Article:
Edmonton is tied with St. Louis for second most games with 15. Edmonton starts the month with six games in six different cities. One at home to Pittsburgh in between five road games. The Oilers play the second most games, six, v. bottom-10 teams.
Vegas has two games v. top-10 teams, and five v. bottom-10 clubs. Colorado has three games v. top-10 teams and five v. the worst teams and they play the second fewest games overall with 13.
Seattle has 10 home games and four on the road, but they play six games v. top-10 teams. How will this impact GM Ron Francis’ plan at the deadline?
St. Louis plays seven game v. bottom-10 teams. Will GM Doug Armstrong look at the schedule when determining his trade deadline moves?
Winnipeg and Edmonton have three sets of back-to-backs, LA and STL have two while the rest have one, except Vancouver who has none.


Usually April has the fewest games, but these final games will likely determine home ice advantage and which teams make the playoffs. The pressure and excitement are heightened.
Edmonton has the toughest April schedule with 10 games in 18 days, three sets of back-to-backs and five games v. top-10 teams.
Colorado also faces five top-10 teams, while LA, Nashville and Seattle face the fewest with two.
The Kings have six games v. bottom-10 teams, including their final five games. They have the easiest schedule.
Seattle plays seven of their nine games in April on the road.
Dallas only plays seven games in April and only two in the final seven days of the season. They will have the most rest, while the Oilers play five games in the final week of the season. Will head coach Kris Knoblauch reduce minutes of his top guys, even if it means potentially losing home ice advantage in the opening round?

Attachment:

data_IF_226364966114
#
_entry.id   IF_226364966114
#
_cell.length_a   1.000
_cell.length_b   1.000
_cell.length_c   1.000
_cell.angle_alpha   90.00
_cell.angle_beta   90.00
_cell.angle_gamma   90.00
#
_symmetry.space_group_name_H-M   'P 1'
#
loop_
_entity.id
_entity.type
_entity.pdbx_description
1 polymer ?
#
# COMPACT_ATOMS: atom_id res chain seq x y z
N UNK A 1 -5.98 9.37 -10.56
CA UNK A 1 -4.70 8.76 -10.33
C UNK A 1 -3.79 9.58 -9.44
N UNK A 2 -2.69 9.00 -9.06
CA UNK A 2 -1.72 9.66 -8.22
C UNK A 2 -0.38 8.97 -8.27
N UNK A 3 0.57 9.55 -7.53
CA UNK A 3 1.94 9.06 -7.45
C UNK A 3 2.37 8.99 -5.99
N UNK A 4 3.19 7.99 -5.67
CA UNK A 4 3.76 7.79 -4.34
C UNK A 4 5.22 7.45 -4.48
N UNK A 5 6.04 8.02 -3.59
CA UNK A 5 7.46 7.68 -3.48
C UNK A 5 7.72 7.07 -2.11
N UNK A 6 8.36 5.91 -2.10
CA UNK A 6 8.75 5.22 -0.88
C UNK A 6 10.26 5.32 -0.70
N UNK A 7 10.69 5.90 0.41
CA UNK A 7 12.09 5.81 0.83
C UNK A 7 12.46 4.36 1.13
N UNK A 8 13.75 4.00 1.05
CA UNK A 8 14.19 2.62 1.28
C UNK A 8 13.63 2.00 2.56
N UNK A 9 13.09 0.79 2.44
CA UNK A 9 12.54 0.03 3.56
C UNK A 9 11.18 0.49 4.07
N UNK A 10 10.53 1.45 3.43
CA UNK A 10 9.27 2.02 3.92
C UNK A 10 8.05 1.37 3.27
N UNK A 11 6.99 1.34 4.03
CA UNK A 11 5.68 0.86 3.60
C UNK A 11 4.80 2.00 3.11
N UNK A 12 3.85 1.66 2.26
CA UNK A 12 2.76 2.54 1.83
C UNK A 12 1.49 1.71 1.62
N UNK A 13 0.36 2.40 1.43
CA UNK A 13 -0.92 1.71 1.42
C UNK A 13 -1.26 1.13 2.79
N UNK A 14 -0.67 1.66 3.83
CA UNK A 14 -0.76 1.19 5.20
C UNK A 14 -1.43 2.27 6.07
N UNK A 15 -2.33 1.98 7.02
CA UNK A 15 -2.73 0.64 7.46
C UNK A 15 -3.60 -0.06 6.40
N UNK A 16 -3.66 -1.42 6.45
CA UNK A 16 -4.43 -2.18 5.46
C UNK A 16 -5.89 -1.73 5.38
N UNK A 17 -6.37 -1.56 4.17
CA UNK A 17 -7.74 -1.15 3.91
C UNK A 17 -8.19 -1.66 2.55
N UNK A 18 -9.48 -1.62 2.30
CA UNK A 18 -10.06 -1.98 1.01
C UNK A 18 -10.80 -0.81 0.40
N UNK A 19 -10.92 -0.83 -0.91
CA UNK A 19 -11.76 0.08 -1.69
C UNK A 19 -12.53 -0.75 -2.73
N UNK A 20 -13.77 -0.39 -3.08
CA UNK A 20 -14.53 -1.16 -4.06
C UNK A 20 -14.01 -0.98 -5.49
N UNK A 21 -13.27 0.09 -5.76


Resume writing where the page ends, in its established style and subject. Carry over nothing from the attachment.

Here is a look at the remaining games, home-away and how many v. top-10 teams and bottom-10 teams.
LA has 15 (42.8%) of its remaining 35 games v. bottom-10 teams. Their problem is that over the last 27 games they have the 27th-best record in the NHL. They’ve struggled mightily for the past few months. Can they turn it around? Vegas plays the fewest total games, has the least v. top-1o teams, plays 37.5% of their games v. bottom-10 teams and only have two sets of back-to-backs.
Vancouver and Seattle play 13 (39.3%) of their remaining games v. top-10 teams, and Vancouver plays the fewest games (8) v. bottom feeders.
Edmonton plays the most games (37), but has eight sets of back-to-backs, including four in their final 15 games.
Winnipeg plays two more games than Dallas and Colorado but has fewer games v. top-10 teams and more games v. bottom-10 teams. The race in the Central should be amazing, if Dallas can get through its brutal February sched.
Edmonton needs to make up more ground on Vegas in February, because they have a tougher March and April. Vancouver returns to action with a five-game road trip, but then 17 of its final 28 games are on home ice including a nine-game homestand in March. Even though they play more games v. top-10 teams, if they keep rolling out of the break, they should be hard to catch. The main question surrounding the Canucks is can they maintain their high shooting% at 5×5?
The Canucks lead the NHL with an 11.82Sh% at 5×5. They’ve scored the most goals with 123, but via Sportlogiq, they are 22nd in xGF, 25th in scoring chances and 25th in shots on goal. Even if their team Sh% goes down, which it likely will to some degree, they still are solid defensively allowing the fourth-fewest goals at 5×5 while ranking in ninth in xGA and fifth in scoring chances against.
The final 40% of the season should be very entertaining, especially in the West, where six of the current top-10 teams in the NHL reside.